Commentary

Selected Criticism

Title:
"Song of Prudence" (1856)
Author:
Barton, Gay
Print source:
J.R. LeMaster and Donald D. Kummings, eds., Walt Whitman: An Encyclopedia (New York: Garland Publishing, 1998), reproduced by permission.

"Song of Prudence" first appeared in the 1856 edition of Leaves of Grass as "Poem of The Last Explanation of Prudence." It is a sometimes verbatim poetic transcription of paragraph 22 of the 1855 Preface. In the 1860 edition of Leaves the poem appeared as number 5 in the "Leaves of Grass" cluster and in 1867 and 1871 as "Manhattan's Streets I Saunter'd, Pondering." It took its final title in the 1881 edition, where it was incorporated into the newly created cluster, "Autumn Rivulets."

The key idea in "Song of Prudence" is that everything a person does, says, or thinks "is of consequence." The consequences of actions are significant both temporally and metaphysically; what is done today reverberates forever, and what the body does affects the soul. Therefore the prudence the poet espouses is "the prudence that suits immortality." Whitman plays with the conventional meaning of the word "prudence" by employing the vocabulary of finance—good actions are the only worthwhile "investments," whoever is wise "receives interest," and the grand deeds of the past are what we "inherit."

Yet Whitman's concept of prudence is not conventional. The Preface spends several sentences elaborating the contrast between the poet's "higher notions of prudence" and ordinary "caution." The kind of prudence which would entice beings capable of divinity into wasting their lives on mere moneymaking is a "fraud" (Whitman 20–21). Although the poem omits most of the discussion of this contrast, it does make clear that genuine prudence is quite different from what is usually thought: the "young man who composedly peril'd his life and lost it" has been more truly prudent than the careful man who lives "to old age in riches and ease" without noble deeds.

The middle section of the poem consists of a catalogue of good actions—those involving love, honesty, nobility of mind—which constitute worthy investments for the soul. Yet it is not good actions only which accrue immortal "interest." Each "venereal sore, discoloration, privacy of the onanist, / Putridity of gluttons or rum-drinkers, peculation, cunning, betrayal, murder, seduction, prostitution" will have its eternal consequence. This list of vices raises the issue of one of Whitman's often discussed contradictions; in a number of passages he accepts every kind of person, but in others rejects the corrupt, a contradiction especially apparent in sections 2 and 10 of "Song of the Open Road." David Reynolds suggests that the moralizing passages in "Open Road" and "Prudence" are simply carryovers from the language of moral reform which had characterized Whitman's early journalism. Compared with its source, the poem deemphasizes the negative. The Preface includes a much longer catalogue of evils whose "interest will come round" (22).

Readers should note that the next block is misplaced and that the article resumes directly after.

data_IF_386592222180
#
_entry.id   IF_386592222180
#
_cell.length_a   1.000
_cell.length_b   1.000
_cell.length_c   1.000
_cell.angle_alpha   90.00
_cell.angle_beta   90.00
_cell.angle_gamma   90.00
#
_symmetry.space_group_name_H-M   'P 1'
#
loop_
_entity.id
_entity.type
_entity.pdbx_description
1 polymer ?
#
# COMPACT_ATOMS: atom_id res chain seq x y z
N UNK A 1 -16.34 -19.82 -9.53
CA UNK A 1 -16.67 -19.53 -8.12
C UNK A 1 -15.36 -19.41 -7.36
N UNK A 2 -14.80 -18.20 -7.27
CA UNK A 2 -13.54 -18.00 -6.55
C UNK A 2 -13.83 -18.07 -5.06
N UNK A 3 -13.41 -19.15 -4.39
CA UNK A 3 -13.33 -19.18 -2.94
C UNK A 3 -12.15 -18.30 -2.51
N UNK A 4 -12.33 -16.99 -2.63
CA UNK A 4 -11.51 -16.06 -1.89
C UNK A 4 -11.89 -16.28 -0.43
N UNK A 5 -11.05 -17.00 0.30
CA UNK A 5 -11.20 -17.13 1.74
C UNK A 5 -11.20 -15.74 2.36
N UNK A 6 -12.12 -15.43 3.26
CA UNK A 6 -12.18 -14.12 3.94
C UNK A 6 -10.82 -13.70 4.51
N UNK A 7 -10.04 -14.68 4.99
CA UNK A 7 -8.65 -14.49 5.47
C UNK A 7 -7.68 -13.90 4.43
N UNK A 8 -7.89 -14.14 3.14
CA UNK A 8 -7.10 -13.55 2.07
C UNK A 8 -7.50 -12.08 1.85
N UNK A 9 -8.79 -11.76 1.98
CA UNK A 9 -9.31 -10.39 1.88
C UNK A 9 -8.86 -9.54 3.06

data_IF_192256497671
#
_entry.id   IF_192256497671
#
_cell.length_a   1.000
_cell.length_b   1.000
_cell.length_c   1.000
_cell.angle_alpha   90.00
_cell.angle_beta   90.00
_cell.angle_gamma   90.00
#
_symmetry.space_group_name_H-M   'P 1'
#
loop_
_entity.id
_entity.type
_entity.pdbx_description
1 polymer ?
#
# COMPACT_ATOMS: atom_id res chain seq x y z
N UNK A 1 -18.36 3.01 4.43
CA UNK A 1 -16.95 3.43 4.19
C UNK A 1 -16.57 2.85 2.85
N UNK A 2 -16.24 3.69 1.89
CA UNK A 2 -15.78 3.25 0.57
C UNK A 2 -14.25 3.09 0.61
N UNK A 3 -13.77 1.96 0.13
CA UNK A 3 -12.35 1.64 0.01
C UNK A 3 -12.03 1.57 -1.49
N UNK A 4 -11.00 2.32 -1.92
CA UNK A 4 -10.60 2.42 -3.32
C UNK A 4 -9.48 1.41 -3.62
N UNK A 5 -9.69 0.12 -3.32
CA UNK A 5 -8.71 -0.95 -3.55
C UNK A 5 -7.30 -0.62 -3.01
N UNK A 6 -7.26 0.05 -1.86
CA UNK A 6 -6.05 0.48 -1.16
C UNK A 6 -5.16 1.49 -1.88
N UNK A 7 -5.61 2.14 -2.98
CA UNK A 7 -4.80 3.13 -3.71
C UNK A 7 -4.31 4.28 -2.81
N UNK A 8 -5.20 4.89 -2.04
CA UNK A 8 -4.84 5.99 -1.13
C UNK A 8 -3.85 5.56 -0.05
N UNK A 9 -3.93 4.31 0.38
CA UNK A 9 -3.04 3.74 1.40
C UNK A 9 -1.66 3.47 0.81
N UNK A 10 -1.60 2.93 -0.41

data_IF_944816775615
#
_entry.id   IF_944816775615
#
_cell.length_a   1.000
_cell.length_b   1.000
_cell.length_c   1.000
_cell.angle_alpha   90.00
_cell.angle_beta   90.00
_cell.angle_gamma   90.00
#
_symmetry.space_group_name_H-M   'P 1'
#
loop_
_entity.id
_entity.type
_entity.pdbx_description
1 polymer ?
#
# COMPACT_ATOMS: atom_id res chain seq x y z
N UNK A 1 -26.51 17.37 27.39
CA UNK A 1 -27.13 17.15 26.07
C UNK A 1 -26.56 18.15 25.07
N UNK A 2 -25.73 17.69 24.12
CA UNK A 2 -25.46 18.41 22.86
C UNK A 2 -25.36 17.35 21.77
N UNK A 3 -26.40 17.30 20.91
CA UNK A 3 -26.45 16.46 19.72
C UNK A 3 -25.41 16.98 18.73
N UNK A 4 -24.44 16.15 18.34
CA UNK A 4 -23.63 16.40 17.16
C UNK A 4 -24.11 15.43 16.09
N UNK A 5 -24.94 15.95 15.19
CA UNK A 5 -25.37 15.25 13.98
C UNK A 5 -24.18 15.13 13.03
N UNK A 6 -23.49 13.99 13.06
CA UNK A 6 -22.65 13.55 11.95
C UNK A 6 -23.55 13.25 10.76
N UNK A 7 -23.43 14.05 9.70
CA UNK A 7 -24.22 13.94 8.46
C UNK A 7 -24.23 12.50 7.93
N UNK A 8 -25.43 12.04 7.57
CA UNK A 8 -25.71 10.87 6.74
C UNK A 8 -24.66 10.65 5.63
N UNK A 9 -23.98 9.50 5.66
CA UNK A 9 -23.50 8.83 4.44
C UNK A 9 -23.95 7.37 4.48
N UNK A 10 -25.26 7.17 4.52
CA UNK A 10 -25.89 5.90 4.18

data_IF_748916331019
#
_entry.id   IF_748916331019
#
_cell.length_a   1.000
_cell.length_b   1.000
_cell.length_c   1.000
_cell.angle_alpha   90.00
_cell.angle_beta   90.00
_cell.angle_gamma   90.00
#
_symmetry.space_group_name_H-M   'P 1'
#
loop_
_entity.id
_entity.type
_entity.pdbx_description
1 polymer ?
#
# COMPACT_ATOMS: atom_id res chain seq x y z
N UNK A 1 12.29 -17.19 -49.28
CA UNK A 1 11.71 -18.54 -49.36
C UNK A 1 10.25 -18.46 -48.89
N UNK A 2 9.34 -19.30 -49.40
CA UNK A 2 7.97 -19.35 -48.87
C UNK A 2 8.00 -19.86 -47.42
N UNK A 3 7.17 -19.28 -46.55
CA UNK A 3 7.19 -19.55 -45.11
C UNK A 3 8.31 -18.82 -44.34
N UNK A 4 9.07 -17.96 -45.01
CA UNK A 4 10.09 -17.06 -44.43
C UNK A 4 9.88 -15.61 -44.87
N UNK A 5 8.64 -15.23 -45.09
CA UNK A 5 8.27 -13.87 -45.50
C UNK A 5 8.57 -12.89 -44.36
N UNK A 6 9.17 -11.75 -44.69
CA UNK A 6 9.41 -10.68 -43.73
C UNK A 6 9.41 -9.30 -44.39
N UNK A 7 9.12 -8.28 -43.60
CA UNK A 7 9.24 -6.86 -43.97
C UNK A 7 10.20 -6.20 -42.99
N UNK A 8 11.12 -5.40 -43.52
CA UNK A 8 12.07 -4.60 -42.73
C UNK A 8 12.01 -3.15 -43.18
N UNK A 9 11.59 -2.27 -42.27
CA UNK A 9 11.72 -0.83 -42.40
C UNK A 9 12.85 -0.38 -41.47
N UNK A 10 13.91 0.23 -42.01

Prudence was one of the qualities attributed to Whitman by the phrenologist Fowler, but the poet redefines the word (which Fowler equated with "cautiousness" and "provision") in terms reminiscent of Ralph Waldo Emerson's more metaphysical definition. The poem's concept of moral retribution may also be influenced by Emerson's "Compensation" or by the law of karma. Another possible influence on the poem may be the teachings of Stoicism.

A number of critics feel that the "Autumn Rivulets" cluster represents a transition between the past (especially the Civil War crisis depicted in the preceding "Drum-Taps" poems) and the future. Paul Lizotte notes that while other poems in the cluster address the relationship of past to future for the individual or for historical humanity, "Song of Prudence" examines such a relationship in terms of the soul.

Bibliography

Asselineau, Roger. The Evolution of Walt Whitman: The Creation of a Book. Trans. Roger Asselineau and Burton L. Cooper. Cambridge, Mass.: Harvard UP, 1962.

Giantvalley, Scott. Walt Whitman, 1838–1939: A Reference Guide. Boston: Hall, 1981.

Kummings, Donald D. Walt Whitman, 1940–1975: A Reference Guide. Boston: Hall, 1982.

Lizotte, Paul A. "'Time's Accumulations to Justify the Past': Whitman's Evolving Structure in 'Autumn Rivulets.'" ESQ 26 (1980): 137–148.

Reynolds, David S. Walt Whitman's America: A Cultural Biography. New York: Knopf, 1995.

Weathers, Willie T. "Whitman's Poetic Translations of His 1855 Preface." American Literature 19 (1947): 21–40.

Whitman, Walt. Complete Poetry and Collected Prose. Ed. Justin Kaplan. New York: Library of America, 1982.


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